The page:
staff, he was a young up-and-comer, and his sensibilities fit perfectly
with what the story requires. He was already committed to the Here
is Greenwood TV series, and the resulting stress of directing two
productions simultaneously took its toll on him. Fortunately, he
succeeded on all fronts.
was the first Ghibli production with an outside director, and it
presages later director work by Yoshifumi Kondo, Yoshiyuki Momose,
Hiroyuki Morita, and others. It's also the beginning of the great
crisis for the studio, namely, Who Will Be in Charge When the Old
Masters Retire? We'll be coming back to that one again sometime.
it was then that I realized...I had always been crazy for her."
Ga Kikoeru finishes with a climax that's truly moving, a dramatic
punch-line after a long, engaging story. More likely than not, it's
the scene that will linger in your mind the longest. At least, that's
been the case with me; it's a grand, sweeping romantic gesture,
a great construction. The whole film is building, building, building
to the climax. Anyone who knows drama or comedy, truly knows it
in their bones, will tell you how important it is for the punch-line
to contrast against the set-up. This is a crucial lesson for anyone
who wants to write novels or make movies. Something like this just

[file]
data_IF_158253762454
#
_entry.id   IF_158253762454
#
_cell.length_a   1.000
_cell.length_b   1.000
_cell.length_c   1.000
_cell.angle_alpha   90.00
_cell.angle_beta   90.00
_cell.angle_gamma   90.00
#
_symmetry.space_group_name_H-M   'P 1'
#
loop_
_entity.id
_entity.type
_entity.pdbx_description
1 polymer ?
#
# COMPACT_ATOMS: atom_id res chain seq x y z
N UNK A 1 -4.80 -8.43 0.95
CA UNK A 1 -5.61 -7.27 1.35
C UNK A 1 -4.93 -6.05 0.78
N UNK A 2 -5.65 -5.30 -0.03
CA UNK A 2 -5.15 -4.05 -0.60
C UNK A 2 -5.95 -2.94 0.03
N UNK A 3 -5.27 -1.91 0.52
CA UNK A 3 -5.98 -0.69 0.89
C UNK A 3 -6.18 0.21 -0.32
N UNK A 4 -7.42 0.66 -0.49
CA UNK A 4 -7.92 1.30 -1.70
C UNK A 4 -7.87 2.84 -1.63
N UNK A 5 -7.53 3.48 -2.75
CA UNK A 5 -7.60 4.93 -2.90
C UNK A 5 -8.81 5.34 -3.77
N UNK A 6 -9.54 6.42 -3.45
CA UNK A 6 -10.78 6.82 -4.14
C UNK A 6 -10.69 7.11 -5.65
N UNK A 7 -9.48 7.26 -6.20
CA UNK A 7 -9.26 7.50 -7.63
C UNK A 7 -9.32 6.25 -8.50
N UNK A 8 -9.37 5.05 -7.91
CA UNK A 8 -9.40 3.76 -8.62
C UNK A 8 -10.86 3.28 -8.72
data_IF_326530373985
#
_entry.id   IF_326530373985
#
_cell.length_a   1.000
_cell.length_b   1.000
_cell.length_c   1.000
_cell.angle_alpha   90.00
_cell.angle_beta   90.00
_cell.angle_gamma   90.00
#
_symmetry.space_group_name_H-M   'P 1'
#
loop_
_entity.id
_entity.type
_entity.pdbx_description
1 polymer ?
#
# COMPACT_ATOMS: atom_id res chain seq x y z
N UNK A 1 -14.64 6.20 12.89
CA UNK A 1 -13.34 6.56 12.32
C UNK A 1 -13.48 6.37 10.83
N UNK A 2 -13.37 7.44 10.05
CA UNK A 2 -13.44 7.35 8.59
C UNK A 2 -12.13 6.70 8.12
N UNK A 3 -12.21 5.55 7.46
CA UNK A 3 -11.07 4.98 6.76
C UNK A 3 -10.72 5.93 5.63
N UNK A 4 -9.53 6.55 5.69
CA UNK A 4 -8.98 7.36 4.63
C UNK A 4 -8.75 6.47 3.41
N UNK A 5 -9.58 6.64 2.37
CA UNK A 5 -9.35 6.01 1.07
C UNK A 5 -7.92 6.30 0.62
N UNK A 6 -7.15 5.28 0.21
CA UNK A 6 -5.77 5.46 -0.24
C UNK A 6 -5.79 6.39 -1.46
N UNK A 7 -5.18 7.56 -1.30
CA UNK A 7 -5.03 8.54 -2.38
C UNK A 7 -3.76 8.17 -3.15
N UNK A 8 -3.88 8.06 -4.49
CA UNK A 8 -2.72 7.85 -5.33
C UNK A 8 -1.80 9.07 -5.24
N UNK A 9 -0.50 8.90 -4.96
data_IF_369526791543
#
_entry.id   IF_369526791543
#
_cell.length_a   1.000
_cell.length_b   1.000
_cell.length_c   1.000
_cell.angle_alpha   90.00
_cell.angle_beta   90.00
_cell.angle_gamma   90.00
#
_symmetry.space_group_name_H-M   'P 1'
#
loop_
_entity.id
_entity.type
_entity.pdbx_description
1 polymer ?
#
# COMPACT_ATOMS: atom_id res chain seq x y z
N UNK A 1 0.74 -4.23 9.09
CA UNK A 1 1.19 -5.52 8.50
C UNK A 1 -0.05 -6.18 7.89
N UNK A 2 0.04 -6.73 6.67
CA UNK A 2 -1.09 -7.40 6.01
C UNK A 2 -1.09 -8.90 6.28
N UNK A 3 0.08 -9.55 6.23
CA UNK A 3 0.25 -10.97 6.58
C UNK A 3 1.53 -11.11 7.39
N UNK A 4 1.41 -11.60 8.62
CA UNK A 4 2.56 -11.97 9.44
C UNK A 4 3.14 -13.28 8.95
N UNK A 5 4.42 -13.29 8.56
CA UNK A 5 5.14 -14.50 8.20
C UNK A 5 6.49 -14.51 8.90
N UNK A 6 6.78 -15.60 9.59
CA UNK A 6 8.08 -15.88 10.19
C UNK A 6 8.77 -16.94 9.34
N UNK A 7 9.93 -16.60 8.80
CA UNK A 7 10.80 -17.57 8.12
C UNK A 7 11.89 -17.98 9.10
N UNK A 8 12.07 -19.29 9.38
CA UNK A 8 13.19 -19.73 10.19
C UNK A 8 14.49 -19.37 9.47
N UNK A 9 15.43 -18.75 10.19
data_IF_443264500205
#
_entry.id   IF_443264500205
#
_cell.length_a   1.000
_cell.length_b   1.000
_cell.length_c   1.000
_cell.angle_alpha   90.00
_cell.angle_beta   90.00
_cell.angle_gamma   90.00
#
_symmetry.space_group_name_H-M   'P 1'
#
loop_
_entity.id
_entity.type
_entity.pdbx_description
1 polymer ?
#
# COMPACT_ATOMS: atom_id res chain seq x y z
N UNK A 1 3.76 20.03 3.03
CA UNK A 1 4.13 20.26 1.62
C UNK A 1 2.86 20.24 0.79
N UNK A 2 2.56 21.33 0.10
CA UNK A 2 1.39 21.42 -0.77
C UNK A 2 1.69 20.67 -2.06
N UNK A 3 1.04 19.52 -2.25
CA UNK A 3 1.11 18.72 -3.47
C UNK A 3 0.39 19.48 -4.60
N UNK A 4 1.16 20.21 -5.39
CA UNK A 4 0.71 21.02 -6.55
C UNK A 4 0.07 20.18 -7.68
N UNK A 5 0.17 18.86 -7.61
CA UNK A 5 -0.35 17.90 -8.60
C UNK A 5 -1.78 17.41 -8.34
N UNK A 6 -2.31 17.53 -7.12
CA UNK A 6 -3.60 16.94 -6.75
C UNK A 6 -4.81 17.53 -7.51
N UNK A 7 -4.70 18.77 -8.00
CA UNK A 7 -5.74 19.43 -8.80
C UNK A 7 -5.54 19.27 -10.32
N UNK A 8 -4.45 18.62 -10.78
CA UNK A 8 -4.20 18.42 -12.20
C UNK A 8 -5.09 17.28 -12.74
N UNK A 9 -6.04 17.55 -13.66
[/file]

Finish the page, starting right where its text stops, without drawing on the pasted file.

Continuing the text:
isn't possible from today's brain-sucking Hollywood blockbusters.
There's never any contrast, any proper build-up; no, it's all punch-line.
It's all endless explosions and rapid-fire cuts. BoomBoomBoomBoomBoomBoomBoom!!!!!
this is why Master of Puppets is vastly superior to Kill 'Em All.
It's all in the contrasts, the tempo shifts.
climax to I Can Hear the Sea is a textbook lesson, taken straight
from Yasujiro Ozu. Ozu became the master of zen filmmaking, of stripping
away every excess, every concept, every notion. All that's left
is the pure, unnamed experience.
how scenes are assembled, with its casual pace, its long shots,
its endless pillow shots. This brings us not only closer to the
characters, by moving everything in a real-time tempo, it also allows
us to contemplate, to meditate, to reflect. Umi is mostly told via
how every shot is a static shot. The camera never moves once. And
then we return to the train station, right where we began. Taku
had once spied a girl he believed to be Rikako; now, having come
to terms with himself, he spies her again. He won't let her get
away this time. He sprints down the stairs, across the subway, and
then up the stairs to the other side. Running out, he looks around,
but cannot see her.
then Taku turns his head. His eyes are fixed, the sounds of the
train station melt away, and the camera swings around, sweeping
in a circle to meet Rikako, who waits, smiling. Punch-line. Checkmate.
an hour of stationary cameras, we have a circular rotation, 180
degrees in two cuts. It's an emotionally-charged climax, and it's
about as satisfying a payoff as one can ask for. It's only possible
when in concert with the rest of the film, and its long, slow buildup.
A remarkable lesson learned from the young Ghibli staff - two degrees
removed from Ozu.